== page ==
The Tesla Model 3 Standard Range Plus has a 54 kWh battery pack. On the Model 3 Long Range variant, there’s a 75 kWh battery pack.
This is the weight of the current lineup:
|Lowest Weight||Highest Weight|
|Model S||4,815 lbs (Long Range Plus)||4,929 lbs (Performance)|
|Model X||5,437 lbs (Long Range Plus)||5,498 lbs (Performance)|
|Model 3||3,582 lbs (Standard Plus)||4,065 lbs (Long Range AWD and Performance)|
|Model Y||4,416 (Long Range AWD)||4,416 lbs (Performance|
Depending on the year and model, a Tesla battery pack makes up approximately 30% of the entire vehicle weight. Unless technology drastically changes or there’s demand for much shorter range vehicles, these numbers likely won’t change any time soon.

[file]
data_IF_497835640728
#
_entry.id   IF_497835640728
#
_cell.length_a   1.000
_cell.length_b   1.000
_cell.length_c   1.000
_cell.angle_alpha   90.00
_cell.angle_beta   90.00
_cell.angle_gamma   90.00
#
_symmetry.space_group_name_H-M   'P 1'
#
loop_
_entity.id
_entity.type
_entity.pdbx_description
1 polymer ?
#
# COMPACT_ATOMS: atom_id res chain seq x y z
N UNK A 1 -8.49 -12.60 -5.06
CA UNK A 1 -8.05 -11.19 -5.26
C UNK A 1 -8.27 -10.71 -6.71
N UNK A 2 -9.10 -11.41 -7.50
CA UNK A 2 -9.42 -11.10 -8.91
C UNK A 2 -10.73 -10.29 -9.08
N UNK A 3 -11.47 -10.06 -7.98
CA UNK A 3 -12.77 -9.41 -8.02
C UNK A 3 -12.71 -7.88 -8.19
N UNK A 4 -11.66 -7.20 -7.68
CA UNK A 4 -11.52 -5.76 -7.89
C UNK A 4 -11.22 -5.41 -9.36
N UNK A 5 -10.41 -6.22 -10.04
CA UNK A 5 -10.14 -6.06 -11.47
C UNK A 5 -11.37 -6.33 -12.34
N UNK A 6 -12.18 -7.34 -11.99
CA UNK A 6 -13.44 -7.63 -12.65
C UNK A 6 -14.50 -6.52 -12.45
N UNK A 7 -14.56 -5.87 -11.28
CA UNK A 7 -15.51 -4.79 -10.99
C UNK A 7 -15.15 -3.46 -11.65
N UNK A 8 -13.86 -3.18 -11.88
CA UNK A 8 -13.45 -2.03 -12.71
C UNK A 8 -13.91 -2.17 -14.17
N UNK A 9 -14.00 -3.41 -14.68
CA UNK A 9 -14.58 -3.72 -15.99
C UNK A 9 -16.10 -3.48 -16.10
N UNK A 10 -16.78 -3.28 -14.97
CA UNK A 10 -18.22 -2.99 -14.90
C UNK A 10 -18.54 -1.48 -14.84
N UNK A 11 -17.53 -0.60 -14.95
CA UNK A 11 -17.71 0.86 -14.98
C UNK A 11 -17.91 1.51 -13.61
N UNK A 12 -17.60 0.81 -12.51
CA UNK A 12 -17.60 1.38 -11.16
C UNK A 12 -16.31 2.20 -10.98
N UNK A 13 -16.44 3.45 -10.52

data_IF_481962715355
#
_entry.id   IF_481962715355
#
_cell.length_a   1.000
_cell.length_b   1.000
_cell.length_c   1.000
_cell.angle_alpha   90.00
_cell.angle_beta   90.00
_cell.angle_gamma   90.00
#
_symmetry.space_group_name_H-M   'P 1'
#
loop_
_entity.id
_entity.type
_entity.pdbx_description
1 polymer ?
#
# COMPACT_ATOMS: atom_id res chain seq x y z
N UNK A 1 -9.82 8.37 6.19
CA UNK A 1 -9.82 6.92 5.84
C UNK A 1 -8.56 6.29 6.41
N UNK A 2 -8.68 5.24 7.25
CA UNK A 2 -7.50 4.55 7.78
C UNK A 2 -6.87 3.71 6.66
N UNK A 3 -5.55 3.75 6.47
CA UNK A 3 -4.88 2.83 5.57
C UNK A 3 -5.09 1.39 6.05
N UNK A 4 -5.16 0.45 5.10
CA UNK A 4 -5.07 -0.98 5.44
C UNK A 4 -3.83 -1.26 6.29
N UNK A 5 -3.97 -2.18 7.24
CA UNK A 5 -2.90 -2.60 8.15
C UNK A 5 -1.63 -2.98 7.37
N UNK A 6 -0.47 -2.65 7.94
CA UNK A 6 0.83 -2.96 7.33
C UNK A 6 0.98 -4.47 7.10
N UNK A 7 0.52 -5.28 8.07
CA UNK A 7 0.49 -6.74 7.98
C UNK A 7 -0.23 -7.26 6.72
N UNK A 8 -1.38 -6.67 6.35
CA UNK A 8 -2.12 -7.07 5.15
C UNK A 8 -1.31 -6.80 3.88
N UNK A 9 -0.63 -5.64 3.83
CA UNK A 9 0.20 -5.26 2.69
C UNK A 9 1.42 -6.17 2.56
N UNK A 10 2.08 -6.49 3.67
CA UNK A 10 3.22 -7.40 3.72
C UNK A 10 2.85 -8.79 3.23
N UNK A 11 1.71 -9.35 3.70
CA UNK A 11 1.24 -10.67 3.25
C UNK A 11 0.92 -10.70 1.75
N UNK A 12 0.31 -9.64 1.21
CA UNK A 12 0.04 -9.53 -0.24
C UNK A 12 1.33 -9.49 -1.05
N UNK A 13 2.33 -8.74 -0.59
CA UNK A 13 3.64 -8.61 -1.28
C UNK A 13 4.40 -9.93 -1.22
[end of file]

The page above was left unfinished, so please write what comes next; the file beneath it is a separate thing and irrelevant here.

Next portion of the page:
The Tesla Cybertruck is scheduled to go into production late 2021. It will have 3 variants, a single, dual, and tri-motor version. While Tesla currently hasn’t listed in specs for the vehicle weight, it has been estimated the truck will weigh over 5,000 pounds and could even break 6,000 pounds for the dual and tri-motor versions. However, I could see it weighing more. Depending on the options, an F-150 can weigh 4,500 pounds and tip over 5,000 pounds. Factor in enough battery cells for the Tri-Motor version to get the estimated 500+ miles of range, I can see the Cybertruck really tipping the scales.
We’ll also go through some of the pros and cons of all that weight. Let’s take a look at that now…
Potential Additional Tesla Weight
Wheel and Tire Weight
While Tesla’s website doesn’t indicate an increase in weight for various wheel options, there’s likely an additional weight (usually the larger you go). For the Tesla Model X Performance, selecting the 20″ rim estimates 341 miles of range.
Jumping up to the 22″
Jumping up to the 22″ Onyx rim on the Tesla Model X will drop your estimated range down to 300 miles per charge. That’s a difference of 41 miles between the 20 and 22″ wheel!